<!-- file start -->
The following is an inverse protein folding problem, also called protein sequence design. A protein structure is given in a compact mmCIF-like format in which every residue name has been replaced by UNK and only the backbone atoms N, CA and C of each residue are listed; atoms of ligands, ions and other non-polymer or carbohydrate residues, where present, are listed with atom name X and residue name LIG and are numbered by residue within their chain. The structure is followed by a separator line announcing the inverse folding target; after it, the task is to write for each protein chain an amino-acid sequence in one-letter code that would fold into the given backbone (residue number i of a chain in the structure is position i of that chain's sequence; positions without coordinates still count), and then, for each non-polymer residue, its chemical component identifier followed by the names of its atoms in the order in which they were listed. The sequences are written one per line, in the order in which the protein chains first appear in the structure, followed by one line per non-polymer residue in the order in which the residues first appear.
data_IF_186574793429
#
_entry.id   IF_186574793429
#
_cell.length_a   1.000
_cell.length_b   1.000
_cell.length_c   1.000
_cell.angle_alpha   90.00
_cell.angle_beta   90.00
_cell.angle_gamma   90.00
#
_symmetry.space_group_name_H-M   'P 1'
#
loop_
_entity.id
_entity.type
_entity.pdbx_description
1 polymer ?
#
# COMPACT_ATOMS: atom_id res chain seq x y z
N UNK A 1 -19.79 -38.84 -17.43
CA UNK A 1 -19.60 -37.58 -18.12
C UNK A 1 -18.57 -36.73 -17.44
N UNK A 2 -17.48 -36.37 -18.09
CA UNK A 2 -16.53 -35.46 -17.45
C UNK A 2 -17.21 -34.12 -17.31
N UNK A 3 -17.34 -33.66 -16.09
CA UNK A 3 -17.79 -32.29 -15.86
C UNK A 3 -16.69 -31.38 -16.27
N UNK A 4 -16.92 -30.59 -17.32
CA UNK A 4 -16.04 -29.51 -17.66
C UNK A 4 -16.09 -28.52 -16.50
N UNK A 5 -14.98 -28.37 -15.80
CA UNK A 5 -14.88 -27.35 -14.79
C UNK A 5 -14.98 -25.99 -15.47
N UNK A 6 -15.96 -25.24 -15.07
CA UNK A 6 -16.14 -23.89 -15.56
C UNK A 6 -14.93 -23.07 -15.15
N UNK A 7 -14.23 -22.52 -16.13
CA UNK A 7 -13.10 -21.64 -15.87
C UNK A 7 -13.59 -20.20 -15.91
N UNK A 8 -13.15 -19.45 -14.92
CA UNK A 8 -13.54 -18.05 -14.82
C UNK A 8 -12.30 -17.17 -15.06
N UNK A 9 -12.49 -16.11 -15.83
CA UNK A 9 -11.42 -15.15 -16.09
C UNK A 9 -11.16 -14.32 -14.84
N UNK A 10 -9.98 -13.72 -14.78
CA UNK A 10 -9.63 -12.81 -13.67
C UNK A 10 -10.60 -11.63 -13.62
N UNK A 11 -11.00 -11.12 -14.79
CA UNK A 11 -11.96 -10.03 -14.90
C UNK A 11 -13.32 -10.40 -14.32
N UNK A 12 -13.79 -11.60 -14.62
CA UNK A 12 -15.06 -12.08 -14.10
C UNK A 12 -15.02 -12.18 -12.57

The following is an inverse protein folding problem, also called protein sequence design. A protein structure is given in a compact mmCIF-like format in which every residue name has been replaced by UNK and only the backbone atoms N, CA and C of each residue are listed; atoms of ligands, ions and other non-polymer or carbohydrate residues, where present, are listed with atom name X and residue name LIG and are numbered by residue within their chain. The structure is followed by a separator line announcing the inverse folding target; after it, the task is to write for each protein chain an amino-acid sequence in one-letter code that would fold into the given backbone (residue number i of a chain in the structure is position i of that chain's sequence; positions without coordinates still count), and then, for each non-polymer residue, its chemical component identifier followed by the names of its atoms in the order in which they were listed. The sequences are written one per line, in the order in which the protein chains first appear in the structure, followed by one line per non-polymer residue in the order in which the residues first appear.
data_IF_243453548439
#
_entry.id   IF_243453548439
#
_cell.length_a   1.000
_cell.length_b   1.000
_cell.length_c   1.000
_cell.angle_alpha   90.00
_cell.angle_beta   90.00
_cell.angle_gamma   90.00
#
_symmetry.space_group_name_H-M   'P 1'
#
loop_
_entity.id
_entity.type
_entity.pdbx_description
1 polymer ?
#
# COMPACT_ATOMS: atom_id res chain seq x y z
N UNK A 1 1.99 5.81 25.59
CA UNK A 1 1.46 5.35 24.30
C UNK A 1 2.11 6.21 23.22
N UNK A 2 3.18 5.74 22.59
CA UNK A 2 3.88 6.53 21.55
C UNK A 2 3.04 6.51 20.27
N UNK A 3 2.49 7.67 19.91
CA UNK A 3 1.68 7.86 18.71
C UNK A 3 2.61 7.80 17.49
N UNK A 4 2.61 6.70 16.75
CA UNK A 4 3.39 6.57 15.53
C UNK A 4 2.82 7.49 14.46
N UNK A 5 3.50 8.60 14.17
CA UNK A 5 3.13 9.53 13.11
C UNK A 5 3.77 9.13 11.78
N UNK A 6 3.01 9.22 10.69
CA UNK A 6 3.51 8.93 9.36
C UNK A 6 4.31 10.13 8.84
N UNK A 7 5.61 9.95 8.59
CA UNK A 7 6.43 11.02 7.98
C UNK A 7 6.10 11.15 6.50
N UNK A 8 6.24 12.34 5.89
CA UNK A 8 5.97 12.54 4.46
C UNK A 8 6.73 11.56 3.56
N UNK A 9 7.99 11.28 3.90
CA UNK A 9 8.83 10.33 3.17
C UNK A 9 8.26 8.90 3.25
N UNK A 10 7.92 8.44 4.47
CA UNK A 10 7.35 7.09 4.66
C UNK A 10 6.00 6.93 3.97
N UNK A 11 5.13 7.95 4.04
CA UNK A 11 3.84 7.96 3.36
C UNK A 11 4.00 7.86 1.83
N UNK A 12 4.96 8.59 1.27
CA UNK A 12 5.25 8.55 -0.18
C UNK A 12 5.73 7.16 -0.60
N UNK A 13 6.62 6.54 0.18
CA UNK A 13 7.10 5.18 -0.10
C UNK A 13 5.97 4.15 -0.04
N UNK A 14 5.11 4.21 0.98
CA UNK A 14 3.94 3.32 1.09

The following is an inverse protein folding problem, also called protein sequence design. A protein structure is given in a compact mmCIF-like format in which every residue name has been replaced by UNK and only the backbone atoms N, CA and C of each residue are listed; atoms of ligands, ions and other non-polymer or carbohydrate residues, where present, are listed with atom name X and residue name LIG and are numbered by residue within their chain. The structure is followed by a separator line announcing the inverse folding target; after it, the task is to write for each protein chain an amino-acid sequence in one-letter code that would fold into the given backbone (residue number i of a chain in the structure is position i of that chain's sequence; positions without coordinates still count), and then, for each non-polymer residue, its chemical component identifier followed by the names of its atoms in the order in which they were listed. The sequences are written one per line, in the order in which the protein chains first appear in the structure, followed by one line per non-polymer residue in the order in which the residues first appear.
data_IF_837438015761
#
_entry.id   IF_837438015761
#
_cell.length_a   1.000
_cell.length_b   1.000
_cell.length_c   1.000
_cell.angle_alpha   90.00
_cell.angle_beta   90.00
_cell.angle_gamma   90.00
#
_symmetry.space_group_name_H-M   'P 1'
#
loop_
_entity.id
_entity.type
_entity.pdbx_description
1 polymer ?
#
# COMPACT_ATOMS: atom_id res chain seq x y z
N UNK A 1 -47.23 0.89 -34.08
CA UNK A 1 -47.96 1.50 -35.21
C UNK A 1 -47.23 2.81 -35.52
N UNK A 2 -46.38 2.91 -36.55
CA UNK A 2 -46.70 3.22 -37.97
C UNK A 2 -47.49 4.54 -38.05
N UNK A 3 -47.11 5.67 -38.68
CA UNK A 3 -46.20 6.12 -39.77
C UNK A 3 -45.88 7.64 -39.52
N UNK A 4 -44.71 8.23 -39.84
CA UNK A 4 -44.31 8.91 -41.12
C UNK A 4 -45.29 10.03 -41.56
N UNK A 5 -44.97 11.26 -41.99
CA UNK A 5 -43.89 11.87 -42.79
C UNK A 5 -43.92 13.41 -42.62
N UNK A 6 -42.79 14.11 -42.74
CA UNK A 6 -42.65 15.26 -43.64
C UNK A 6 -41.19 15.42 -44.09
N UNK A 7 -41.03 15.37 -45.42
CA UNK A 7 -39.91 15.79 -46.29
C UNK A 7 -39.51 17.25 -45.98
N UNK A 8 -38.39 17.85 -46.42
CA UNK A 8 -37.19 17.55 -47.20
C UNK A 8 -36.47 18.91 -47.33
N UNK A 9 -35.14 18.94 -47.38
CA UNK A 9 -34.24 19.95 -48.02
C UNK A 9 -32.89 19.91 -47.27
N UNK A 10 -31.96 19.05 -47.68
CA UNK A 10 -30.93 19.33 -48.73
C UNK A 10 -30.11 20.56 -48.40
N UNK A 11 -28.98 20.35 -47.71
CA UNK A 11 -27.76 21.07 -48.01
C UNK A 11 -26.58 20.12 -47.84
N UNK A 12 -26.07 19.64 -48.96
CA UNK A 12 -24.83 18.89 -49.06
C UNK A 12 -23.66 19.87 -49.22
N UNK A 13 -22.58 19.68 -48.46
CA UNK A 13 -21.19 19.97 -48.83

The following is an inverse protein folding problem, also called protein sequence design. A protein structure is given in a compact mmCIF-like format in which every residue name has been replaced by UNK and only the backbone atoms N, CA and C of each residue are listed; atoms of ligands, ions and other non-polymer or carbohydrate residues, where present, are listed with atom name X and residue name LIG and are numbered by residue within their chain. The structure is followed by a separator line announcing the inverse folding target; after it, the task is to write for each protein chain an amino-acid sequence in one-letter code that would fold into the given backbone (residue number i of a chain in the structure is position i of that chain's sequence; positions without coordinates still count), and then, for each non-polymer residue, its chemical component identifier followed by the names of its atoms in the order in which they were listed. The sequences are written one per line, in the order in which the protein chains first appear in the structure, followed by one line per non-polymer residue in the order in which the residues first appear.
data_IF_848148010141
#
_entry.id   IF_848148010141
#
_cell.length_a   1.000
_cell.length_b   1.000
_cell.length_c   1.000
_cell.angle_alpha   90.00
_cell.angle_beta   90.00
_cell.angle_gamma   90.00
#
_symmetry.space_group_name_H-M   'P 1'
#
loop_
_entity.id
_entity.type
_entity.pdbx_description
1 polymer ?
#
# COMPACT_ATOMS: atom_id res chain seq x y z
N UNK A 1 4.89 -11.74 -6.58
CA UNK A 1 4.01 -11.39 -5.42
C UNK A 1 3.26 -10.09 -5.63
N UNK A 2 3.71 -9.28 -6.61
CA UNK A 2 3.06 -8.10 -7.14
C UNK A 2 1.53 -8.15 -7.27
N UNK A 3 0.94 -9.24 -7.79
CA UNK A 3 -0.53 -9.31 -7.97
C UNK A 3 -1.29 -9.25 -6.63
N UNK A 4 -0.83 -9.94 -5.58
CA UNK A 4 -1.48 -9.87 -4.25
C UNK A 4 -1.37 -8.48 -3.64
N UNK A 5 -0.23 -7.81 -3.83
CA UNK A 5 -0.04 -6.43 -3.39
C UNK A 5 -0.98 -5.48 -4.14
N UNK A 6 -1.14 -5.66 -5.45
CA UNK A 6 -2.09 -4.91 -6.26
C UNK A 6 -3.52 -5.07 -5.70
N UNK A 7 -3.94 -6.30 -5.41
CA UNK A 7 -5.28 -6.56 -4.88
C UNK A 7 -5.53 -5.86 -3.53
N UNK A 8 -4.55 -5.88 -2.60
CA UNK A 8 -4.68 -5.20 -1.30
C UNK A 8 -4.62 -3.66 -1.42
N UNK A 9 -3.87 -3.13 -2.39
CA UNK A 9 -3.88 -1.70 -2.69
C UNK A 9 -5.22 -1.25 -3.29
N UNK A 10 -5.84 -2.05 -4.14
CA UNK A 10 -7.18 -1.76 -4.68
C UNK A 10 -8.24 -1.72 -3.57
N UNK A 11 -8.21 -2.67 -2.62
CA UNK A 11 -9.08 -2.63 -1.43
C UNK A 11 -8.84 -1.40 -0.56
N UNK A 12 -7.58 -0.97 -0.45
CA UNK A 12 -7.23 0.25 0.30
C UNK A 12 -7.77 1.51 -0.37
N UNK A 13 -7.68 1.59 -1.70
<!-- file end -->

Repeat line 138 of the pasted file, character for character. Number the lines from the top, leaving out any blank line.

1 polymer ?